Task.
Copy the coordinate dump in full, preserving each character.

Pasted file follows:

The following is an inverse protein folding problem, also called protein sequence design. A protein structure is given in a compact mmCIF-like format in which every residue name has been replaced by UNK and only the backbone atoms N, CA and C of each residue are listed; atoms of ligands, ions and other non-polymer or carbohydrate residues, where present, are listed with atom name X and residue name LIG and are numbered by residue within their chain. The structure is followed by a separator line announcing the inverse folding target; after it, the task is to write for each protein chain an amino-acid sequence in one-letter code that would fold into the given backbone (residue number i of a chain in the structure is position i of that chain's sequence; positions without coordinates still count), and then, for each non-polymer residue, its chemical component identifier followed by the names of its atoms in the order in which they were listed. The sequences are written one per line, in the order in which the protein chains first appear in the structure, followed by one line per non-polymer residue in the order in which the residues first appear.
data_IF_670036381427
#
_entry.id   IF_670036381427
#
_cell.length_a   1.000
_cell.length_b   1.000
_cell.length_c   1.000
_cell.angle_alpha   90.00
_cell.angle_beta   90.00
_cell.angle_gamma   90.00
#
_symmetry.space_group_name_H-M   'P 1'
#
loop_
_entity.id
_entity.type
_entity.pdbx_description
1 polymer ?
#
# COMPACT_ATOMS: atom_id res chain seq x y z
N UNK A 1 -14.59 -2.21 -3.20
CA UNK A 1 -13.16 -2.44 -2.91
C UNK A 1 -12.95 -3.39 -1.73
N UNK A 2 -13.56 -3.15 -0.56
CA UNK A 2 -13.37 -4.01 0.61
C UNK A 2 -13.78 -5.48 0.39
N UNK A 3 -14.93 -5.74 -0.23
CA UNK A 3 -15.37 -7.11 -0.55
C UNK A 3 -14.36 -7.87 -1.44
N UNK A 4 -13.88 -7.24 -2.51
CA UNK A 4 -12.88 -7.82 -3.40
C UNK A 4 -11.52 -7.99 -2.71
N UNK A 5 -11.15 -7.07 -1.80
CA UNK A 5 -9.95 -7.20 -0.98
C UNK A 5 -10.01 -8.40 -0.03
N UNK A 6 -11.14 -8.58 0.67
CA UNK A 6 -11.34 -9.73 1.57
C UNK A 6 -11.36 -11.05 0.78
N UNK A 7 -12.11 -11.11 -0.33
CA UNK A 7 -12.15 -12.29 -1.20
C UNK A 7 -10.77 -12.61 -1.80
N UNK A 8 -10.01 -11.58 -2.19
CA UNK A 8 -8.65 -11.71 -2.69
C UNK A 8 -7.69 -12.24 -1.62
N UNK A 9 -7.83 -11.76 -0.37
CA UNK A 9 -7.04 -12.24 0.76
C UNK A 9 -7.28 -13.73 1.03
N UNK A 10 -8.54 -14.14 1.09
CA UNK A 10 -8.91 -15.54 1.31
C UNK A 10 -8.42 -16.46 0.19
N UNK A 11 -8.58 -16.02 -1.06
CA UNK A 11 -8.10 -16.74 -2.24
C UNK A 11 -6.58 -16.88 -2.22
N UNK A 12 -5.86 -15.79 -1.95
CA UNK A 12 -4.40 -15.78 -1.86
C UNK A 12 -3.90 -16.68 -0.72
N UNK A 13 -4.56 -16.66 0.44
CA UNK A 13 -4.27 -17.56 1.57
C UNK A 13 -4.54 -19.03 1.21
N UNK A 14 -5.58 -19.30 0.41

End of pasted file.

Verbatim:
The following is an inverse protein folding problem, also called protein sequence design. A protein structure is given in a compact mmCIF-like format in which every residue name has been replaced by UNK and only the backbone atoms N, CA and C of each residue are listed; atoms of ligands, ions and other non-polymer or carbohydrate residues, where present, are listed with atom name X and residue name LIG and are numbered by residue within their chain. The structure is followed by a separator line announcing the inverse folding target; after it, the task is to write for each protein chain an amino-acid sequence in one-letter code that would fold into the given backbone (residue number i of a chain in the structure is position i of that chain's sequence; positions without coordinates still count), and then, for each non-polymer residue, its chemical component identifier followed by the names of its atoms in the order in which they were listed. The sequences are written one per line, in the order in which the protein chains first appear in the structure, followed by one line per non-polymer residue in the order in which the residues first appear.
data_IF_670036381427
#
_entry.id   IF_670036381427
#
_cell.length_a   1.000
_cell.length_b   1.000
_cell.length_c   1.000
_cell.angle_alpha   90.00
_cell.angle_beta   90.00
_cell.angle_gamma   90.00
#
_symmetry.space_group_name_H-M   'P 1'
#
loop_
_entity.id
_entity.type
_entity.pdbx_description
1 polymer ?
#
# COMPACT_ATOMS: atom_id res chain seq x y z
N UNK A 1 -14.59 -2.21 -3.20
CA UNK A 1 -13.16 -2.44 -2.91
C UNK A 1 -12.95 -3.39 -1.73
N UNK A 2 -13.56 -3.15 -0.56
CA UNK A 2 -13.37 -4.01 0.61
C UNK A 2 -13.78 -5.48 0.39
N UNK A 3 -14.93 -5.74 -0.23
CA UNK A 3 -15.37 -7.11 -0.55
C UNK A 3 -14.36 -7.87 -1.44
N UNK A 4 -13.88 -7.24 -2.51
CA UNK A 4 -12.88 -7.82 -3.40
C UNK A 4 -11.52 -7.99 -2.71
N UNK A 5 -11.15 -7.07 -1.80
CA UNK A 5 -9.95 -7.20 -0.98
C UNK A 5 -10.01 -8.40 -0.03
N UNK A 6 -11.14 -8.58 0.67
CA UNK A 6 -11.34 -9.73 1.57
C UNK A 6 -11.36 -11.05 0.78
N UNK A 7 -12.11 -11.11 -0.33
CA UNK A 7 -12.15 -12.29 -1.20
C UNK A 7 -10.77 -12.61 -1.80
N UNK A 8 -10.01 -11.58 -2.19
CA UNK A 8 -8.65 -11.71 -2.69
C UNK A 8 -7.69 -12.24 -1.62
N UNK A 9 -7.83 -11.76 -0.37
CA UNK A 9 -7.04 -12.24 0.76
C UNK A 9 -7.28 -13.73 1.03
N UNK A 10 -8.54 -14.14 1.09
CA UNK A 10 -8.91 -15.54 1.31
C UNK A 10 -8.42 -16.46 0.19
N UNK A 11 -8.58 -16.02 -1.06
CA UNK A 11 -8.10 -16.74 -2.24
C UNK A 11 -6.58 -16.88 -2.22
N UNK A 12 -5.86 -15.79 -1.95
CA UNK A 12 -4.40 -15.78 -1.86
C UNK A 12 -3.90 -16.68 -0.72
N UNK A 13 -4.56 -16.66 0.44
CA UNK A 13 -4.27 -17.56 1.57
C UNK A 13 -4.54 -19.03 1.21
N UNK A 14 -5.58 -19.30 0.41